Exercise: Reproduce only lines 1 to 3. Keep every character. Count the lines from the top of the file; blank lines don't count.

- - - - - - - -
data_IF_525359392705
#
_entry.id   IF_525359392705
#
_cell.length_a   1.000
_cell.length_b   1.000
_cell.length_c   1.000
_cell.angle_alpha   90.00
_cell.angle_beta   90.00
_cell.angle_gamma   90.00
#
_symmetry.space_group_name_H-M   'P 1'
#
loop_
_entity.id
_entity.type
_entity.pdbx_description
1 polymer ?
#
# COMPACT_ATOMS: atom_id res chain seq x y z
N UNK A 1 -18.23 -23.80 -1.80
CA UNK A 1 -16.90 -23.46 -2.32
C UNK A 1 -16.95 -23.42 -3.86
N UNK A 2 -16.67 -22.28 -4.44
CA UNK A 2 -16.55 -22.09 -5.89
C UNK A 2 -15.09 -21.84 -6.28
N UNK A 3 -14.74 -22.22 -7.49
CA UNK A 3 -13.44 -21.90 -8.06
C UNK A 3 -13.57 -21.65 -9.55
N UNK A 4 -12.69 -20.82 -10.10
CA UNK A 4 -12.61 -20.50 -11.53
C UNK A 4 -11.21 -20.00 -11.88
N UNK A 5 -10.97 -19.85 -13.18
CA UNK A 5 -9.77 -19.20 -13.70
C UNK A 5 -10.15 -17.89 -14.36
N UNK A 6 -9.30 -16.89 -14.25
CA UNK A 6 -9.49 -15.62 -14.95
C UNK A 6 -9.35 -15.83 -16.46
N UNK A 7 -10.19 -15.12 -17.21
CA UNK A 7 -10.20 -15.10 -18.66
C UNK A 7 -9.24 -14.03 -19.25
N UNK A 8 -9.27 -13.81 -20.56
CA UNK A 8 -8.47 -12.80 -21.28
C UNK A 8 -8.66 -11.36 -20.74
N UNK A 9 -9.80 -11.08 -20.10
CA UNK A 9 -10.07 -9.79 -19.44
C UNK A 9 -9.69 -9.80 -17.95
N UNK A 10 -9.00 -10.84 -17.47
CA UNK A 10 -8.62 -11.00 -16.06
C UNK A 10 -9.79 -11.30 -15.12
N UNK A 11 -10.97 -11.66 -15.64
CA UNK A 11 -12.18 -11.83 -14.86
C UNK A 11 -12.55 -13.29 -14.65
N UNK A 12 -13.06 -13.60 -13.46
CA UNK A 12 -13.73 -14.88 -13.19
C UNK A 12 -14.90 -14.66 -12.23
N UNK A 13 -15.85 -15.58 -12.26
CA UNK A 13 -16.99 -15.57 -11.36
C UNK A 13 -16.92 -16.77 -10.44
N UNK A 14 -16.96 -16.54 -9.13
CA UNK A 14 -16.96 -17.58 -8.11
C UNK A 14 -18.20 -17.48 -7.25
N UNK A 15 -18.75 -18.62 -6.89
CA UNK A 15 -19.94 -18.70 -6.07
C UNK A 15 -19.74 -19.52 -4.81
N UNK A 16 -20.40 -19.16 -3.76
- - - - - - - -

data_IF_525359392705
#
_entry.id   IF_525359392705